Any properties purchased under the Act could not be rented out to third parties, and should the company leave the Island they would have to sell the property within three years.

Shadow Minister Glen Blakeney, however, questioned what measures had been put in place to protect the long-term interests of the Island and ensure that properties were available for Bermudians.

He also expressed some doubt about how many construction jobs the legislation would create, saying the companies would be more likely to find a property that suits their needs rather than finding and renovating another.

“I don't see where there will be this immediate uptick,” Mr Blakeney said. “They will eat up the property, but the will look for the property that's ready made for their particular interests.”

MP Michael Scott expressed concern that while the legislation would benefit exempt companies and bankers, it would cost the Island eminent domain and do little for the average Bermudian struggling in the current economy.

And both Independent MP Terry Lister and deputy opposition leader Derrick Burgess expressed concern about the legislation making land less available for Bermudians.

However Finance Minister Bob Richards however responded: “We can protect the property, but if the value of that property keeps on going down we aren't doing our successors any favours. It's not just the birthright, it's the value of the birthright.”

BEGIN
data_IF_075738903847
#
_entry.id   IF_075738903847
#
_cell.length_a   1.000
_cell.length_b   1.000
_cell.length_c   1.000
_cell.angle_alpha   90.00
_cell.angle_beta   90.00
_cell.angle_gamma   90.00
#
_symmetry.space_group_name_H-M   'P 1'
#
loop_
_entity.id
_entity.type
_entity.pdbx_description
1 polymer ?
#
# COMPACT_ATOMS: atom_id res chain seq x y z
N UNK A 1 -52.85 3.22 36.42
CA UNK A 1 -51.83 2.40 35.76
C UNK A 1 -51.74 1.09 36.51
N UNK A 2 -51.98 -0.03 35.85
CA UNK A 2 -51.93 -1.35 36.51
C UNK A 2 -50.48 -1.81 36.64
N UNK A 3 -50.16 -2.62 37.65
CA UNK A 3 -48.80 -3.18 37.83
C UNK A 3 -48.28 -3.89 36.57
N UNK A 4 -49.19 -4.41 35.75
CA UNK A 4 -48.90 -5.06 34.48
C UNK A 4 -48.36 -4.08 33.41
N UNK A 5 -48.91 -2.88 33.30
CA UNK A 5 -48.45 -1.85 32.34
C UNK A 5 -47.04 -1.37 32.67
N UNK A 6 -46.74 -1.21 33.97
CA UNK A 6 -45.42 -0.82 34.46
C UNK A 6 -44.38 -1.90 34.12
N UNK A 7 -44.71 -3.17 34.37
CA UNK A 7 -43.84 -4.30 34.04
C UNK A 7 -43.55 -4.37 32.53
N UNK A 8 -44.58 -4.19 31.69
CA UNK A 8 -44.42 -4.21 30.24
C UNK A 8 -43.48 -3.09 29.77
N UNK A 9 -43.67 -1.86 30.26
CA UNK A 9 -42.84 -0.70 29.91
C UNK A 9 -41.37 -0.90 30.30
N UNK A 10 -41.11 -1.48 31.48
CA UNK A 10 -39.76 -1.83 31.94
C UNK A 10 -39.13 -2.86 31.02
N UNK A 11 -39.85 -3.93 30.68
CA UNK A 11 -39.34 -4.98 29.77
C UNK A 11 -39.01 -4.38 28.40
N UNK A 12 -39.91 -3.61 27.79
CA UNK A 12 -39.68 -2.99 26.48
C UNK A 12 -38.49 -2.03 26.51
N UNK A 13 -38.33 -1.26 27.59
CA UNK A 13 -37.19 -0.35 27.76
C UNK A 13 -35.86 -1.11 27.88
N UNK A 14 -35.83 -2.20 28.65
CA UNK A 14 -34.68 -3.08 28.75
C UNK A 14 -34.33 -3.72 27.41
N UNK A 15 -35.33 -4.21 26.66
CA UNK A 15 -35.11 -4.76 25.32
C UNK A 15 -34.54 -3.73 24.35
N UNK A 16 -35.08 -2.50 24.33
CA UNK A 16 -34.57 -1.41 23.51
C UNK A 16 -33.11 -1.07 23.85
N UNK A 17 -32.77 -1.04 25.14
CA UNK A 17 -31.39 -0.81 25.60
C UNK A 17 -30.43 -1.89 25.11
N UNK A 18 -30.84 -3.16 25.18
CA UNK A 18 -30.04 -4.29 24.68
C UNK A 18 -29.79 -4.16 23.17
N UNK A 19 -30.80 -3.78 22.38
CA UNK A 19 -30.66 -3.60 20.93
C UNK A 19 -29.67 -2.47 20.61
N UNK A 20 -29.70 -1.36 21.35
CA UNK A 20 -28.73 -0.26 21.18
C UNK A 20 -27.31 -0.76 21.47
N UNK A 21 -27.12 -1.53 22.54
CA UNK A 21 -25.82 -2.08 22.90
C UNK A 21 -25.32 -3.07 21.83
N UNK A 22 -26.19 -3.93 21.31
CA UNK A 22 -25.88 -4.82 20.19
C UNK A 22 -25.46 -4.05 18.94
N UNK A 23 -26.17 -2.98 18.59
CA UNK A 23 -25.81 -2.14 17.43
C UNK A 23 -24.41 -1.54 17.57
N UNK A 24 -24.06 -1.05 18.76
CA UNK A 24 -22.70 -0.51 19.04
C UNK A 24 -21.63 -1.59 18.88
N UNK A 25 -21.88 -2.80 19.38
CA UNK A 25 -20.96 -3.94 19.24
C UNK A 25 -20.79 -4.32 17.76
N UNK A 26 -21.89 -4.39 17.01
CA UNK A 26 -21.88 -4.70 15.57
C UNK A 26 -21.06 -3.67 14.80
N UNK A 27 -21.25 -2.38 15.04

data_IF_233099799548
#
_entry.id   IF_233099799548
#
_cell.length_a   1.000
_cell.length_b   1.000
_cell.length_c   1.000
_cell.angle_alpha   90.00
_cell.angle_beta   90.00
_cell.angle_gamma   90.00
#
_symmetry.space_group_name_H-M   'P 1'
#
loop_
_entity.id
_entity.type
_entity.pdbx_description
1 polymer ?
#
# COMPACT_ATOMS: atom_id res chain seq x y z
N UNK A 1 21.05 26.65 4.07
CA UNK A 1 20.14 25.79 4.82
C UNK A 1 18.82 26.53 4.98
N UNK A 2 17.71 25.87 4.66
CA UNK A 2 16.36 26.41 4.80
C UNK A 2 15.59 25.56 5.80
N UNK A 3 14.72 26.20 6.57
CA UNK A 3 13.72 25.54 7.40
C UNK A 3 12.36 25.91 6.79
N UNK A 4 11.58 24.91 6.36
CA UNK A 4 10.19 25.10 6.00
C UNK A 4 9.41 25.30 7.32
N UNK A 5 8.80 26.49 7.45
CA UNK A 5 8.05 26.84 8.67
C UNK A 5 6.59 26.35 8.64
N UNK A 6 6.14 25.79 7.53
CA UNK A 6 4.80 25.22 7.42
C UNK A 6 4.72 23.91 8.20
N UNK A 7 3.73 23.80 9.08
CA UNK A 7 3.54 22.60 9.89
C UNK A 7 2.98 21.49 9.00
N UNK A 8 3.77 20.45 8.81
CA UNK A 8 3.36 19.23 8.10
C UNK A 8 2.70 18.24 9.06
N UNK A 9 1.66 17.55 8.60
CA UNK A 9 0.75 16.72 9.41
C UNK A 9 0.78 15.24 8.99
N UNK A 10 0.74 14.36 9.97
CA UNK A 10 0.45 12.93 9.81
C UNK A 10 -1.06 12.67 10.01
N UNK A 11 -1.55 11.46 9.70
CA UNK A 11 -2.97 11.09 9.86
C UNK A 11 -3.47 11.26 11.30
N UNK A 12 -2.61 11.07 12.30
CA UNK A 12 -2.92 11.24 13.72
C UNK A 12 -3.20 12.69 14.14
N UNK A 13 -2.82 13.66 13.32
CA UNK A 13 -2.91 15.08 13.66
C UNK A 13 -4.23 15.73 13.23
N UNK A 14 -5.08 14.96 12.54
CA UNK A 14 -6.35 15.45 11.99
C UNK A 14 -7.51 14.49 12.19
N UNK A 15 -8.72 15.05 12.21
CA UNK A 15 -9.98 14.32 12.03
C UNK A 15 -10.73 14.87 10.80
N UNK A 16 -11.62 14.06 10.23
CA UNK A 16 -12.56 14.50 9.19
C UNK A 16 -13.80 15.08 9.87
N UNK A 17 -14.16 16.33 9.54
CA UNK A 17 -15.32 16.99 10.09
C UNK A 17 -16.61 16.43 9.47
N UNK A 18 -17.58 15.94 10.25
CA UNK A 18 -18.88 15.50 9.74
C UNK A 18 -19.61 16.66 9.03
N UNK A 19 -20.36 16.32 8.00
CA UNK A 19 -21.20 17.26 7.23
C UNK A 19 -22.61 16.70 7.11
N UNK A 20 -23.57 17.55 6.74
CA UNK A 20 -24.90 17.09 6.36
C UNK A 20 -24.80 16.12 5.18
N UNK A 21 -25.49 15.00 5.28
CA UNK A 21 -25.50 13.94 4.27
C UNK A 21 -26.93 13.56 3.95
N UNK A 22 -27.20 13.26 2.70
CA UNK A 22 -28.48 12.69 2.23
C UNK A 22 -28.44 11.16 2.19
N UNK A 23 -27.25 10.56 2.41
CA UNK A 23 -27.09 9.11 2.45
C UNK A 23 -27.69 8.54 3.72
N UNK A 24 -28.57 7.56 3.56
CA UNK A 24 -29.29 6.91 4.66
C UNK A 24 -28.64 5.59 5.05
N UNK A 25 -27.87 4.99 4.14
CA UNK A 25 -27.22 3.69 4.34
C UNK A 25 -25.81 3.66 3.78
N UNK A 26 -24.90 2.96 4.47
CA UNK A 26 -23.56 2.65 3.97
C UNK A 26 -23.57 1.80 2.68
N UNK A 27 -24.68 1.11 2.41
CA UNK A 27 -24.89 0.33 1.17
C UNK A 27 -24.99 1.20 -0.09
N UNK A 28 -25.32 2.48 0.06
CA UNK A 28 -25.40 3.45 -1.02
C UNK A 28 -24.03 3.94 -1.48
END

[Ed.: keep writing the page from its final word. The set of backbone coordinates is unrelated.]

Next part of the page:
Junior Environment Minister Sylvan Richards went on the offensive by charging the Progressive Labour Party with “fear mongering” over foreigners and international business, prompting rebuttals from MPs Wayne Furbert and Zane DeSilva.

Mr Burt then questioned why the legislation was even necessary, telling the House that the One Bermuda Alliance predicated its decisions on “threats” from international business.

Policy could be altered under negative resolution without coming before Parliament, the Shadow Finance Minister added — and middle class Bermudian families would lose out on rent once companies owned property.

In addition, the bill would allow local companies would be able to buy any condo under $32,400 on the Annual Rental Value scale.

PLP Leader Marc Bean charged the OBA with “serving another master” than the voting population.

Accusing Government of “selling us out”, Mr Bean hinted the OBA's days were numbers, warning: “After our people finish getting crucified, we will be there to ensure there is resurrection and renewal.”

But Dr Gibbons countered that no threats or pressure had been applied on Government, and said the policy had been written to address the absence of hard and fast rules.

Currently, some 2,300 acres of land is owned by restricted persons — still below the legal limit of 2,500 acres.

“Nothing is being done under threat,” the Minister told MPs. “Nobody has got a gun to our head. This is simply good policy that will benefit Bermuda with jobs.”

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Published March 22, 2014 at 9:00 am (Updated March 21, 2014 at 11:32 pm)

House approves sale of ‘restricted properties’ to exempt companies